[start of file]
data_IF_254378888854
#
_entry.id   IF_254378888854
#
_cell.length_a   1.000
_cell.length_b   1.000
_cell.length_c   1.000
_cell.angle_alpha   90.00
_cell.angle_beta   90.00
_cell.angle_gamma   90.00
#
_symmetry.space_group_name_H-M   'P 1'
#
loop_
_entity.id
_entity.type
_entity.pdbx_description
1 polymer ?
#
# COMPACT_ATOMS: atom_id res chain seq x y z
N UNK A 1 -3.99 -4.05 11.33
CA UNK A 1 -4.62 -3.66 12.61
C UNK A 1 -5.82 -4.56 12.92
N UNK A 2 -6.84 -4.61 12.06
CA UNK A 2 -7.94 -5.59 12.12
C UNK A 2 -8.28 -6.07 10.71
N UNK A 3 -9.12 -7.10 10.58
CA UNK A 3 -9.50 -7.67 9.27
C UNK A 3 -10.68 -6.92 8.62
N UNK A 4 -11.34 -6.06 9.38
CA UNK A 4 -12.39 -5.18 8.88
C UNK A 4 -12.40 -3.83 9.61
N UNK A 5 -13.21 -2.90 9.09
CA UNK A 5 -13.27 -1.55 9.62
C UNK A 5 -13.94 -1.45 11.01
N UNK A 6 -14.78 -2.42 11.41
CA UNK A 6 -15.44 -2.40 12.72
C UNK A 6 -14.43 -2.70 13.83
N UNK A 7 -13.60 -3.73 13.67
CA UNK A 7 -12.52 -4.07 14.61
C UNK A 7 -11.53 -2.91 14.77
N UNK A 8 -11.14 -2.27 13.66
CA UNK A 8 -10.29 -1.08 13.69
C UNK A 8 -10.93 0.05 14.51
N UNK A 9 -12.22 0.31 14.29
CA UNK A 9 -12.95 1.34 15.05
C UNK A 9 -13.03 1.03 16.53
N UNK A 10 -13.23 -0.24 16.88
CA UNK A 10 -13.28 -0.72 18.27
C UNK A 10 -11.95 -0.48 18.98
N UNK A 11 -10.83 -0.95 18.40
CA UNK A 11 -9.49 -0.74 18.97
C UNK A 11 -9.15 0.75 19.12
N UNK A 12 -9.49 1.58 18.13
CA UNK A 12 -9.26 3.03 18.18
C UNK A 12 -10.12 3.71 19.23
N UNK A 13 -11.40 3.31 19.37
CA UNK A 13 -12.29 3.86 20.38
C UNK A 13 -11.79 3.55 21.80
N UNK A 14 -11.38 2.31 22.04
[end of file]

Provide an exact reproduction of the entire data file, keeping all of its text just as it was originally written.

data_IF_254378888854
#
_entry.id   IF_254378888854
#
_cell.length_a   1.000
_cell.length_b   1.000
_cell.length_c   1.000
_cell.angle_alpha   90.00
_cell.angle_beta   90.00
_cell.angle_gamma   90.00
#
_symmetry.space_group_name_H-M   'P 1'
#
loop_
_entity.id
_entity.type
_entity.pdbx_description
1 polymer ?
#
# COMPACT_ATOMS: atom_id res chain seq x y z
N UNK A 1 -3.99 -4.05 11.33
CA UNK A 1 -4.62 -3.66 12.61
C UNK A 1 -5.82 -4.56 12.92
N UNK A 2 -6.84 -4.61 12.06
CA UNK A 2 -7.94 -5.59 12.12
C UNK A 2 -8.28 -6.07 10.71
N UNK A 3 -9.12 -7.10 10.58
CA UNK A 3 -9.50 -7.67 9.27
C UNK A 3 -10.68 -6.92 8.62
N UNK A 4 -11.34 -6.06 9.38
CA UNK A 4 -12.39 -5.18 8.88
C UNK A 4 -12.40 -3.83 9.61
N UNK A 5 -13.21 -2.90 9.09
CA UNK A 5 -13.27 -1.55 9.62
C UNK A 5 -13.94 -1.45 11.01
N UNK A 6 -14.78 -2.42 11.41
CA UNK A 6 -15.44 -2.40 12.72
C UNK A 6 -14.43 -2.70 13.83
N UNK A 7 -13.60 -3.73 13.67
CA UNK A 7 -12.52 -4.07 14.61
C UNK A 7 -11.53 -2.91 14.77
N UNK A 8 -11.14 -2.27 13.66
CA UNK A 8 -10.29 -1.08 13.69
C UNK A 8 -10.93 0.05 14.51
N UNK A 9 -12.22 0.31 14.29
CA UNK A 9 -12.95 1.34 15.05
C UNK A 9 -13.03 1.03 16.53
N UNK A 10 -13.23 -0.24 16.88
CA UNK A 10 -13.28 -0.72 18.27
C UNK A 10 -11.95 -0.48 18.98
N UNK A 11 -10.83 -0.95 18.40
CA UNK A 11 -9.49 -0.74 18.97
C UNK A 11 -9.15 0.75 19.12
N UNK A 12 -9.49 1.58 18.13
CA UNK A 12 -9.26 3.03 18.18
C UNK A 12 -10.12 3.71 19.23
N UNK A 13 -11.40 3.31 19.37
CA UNK A 13 -12.29 3.86 20.38
C UNK A 13 -11.79 3.55 21.80
N UNK A 14 -11.38 2.31 22.04